Ruth, Elena and Tamara were solving the problem together and engaged in a lively discussion about how much John had earned. Ruth seemed to have understood the problem before the others, becoming the more capable peer envisioned by Vygostky (1978) who described learning as a process carried out both in context and collectively. Vygostky suggested that learners could go further (in their own process of learning) if they collaborate with other more capable peers. The zone of proximal development (ZPD) is the potential that everybody is able to develop with the help of another person more capable. Thus, in this problem Ruth was the more capable peer, and took the lead in explaining why John earned $40 dollars after buying/selling the watch several times. Tamara and Elena tried to understand Ruth's explanation. In particular, Tamara seemed to have a hard time keeping track of the different transactions. The facilitator (Javi) asked Tamara if she understood and. Tamara answered: "no." The following dialogue ensued, in which now Elena also takes an active role (it had been mostly Ruth up to then):
We can observe that there is a pattern of participation: It seems like Elena and Ruth feed off each other. Elena was arguing with Ruth about how much John has earned after selling and buying and selling again the watch. Tamara was still listening and trying to follow the dialogue. We argue that both dialogue (Flecha, 2000) and participation are components of the learning process. When learners are engaged in the interaction, they also participate in the process of learning. In a dialogic practice (Flecha, 2000), individuals share their own approaches to solve the mathematical problem. Even if not all learners are able to provide the right answer, all of them have the opportunity to participate in the dialogue, in the creation of meaning adding their own arguments, examples and counterexamples, looking forthe solution. Inthis sense, all learners may participate until they solve the problem. However, it could be the case that somebody does not (fully)understandallthe arguments andmathematicalideasaroundtheproblem, and so, we cannot say that participation always leads to effective learning. It could also be the case that some learners do not participate in an active way making statements, providing examples, arguing, etc., but they can be using their internal voices to interiorize all the arguments that other peers are putting on the floor. This raises questions about the role played by the internal talk (Vygotsky, 1978): Are silent learners also engaged in the participation (and consequently in the process of learning) or are they not? Is silent participation another type of active participation or not? In this excerpt we provided an example of dialogue. The fictitious situation (John buying and selling a watch) became a roleplaying situation where the characters were Tamara, Ruth, and Elena. Our data show that Tamara was first a silent observant, but then she takes an active role in the whole interaction, as we will see in the excerpt below. The discussion of this problem continues because Tamara is still saying that she does not understand it. Ruth asks Tamara to read and says that she will work it out on the white board. Tamara starts reading it by personalizing it. She puts herself in the problem, and her peers play along:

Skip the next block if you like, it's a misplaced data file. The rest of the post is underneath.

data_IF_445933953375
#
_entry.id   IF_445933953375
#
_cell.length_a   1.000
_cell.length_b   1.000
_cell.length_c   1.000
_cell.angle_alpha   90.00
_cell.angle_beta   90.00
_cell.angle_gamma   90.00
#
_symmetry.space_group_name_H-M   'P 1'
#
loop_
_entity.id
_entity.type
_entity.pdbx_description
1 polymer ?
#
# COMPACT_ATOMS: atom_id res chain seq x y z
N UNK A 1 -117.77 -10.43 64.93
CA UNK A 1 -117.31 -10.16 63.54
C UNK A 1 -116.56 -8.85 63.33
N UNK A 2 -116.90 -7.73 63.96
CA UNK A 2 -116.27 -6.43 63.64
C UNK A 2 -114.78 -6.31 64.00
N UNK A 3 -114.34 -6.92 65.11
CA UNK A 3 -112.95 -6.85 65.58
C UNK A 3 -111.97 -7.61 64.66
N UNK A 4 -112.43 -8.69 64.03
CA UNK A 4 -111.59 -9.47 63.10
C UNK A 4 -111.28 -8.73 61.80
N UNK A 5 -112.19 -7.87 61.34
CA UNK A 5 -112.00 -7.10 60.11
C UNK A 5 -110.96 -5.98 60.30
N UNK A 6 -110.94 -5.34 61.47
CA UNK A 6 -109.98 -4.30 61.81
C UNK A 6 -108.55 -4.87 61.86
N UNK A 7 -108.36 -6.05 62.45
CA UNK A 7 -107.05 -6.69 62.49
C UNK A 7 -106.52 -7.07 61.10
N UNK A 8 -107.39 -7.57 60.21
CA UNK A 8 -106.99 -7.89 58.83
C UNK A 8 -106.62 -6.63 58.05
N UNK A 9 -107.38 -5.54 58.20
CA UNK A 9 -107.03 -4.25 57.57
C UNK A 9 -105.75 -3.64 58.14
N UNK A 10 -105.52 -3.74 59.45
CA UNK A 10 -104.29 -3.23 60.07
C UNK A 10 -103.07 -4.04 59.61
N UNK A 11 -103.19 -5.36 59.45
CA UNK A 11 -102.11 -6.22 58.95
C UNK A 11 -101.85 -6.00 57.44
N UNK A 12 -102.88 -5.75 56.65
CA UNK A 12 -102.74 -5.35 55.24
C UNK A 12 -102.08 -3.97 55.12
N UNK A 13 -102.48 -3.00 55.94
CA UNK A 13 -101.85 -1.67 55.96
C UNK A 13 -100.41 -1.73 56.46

They put themselves in the situation as a way to interiorize the process of argumentation and create meaning as a consequence of that. Ruth uses everyday (informal) language as a tool to transfer the mathematical meaning, the formal one, to Tamara, but in her own words. One example of this is in the use of the word red (lines 11 and 21). Ruth was making connections between the real world and formal mathematics. Ruth was talking about negative numbers, which correspond to the idea of red numbers, debt, in the real world. The use of the term red number to represent a negative number, as used in accounting, has permeated into everyday life, and here we see it being used in a formal mathematical context. This connection to the real world is common in adult education (as discussed in Vignettes 1 and 2). Adult learners usually go to their daily life experiences to find meaningful examples to connect with formal mathematics ideas. Drawing on prior research (DíezPalomar, 2004; DíezPalomar, Giménez Rodríguez, & Garcia Wehrle, 2006) it is plausible to affirm that this strategy is quite common when adult learners try to understand a mathematical concept or process. As we see in these excerpts, the language is quite informal: red (rojo), bad (malo), good (bueno); as in "but you have twenty bad, you have one hundred good left" (pero tienes veinte malos, te quedan cien buenos) (lines 21 and 23). Dialogue between peers became a crucial aspect in the whole process. Without dialogue (that is, without that space for dialogue which was the classroom), Ruth and Elena would have not been able to build on Tamara's ZPD.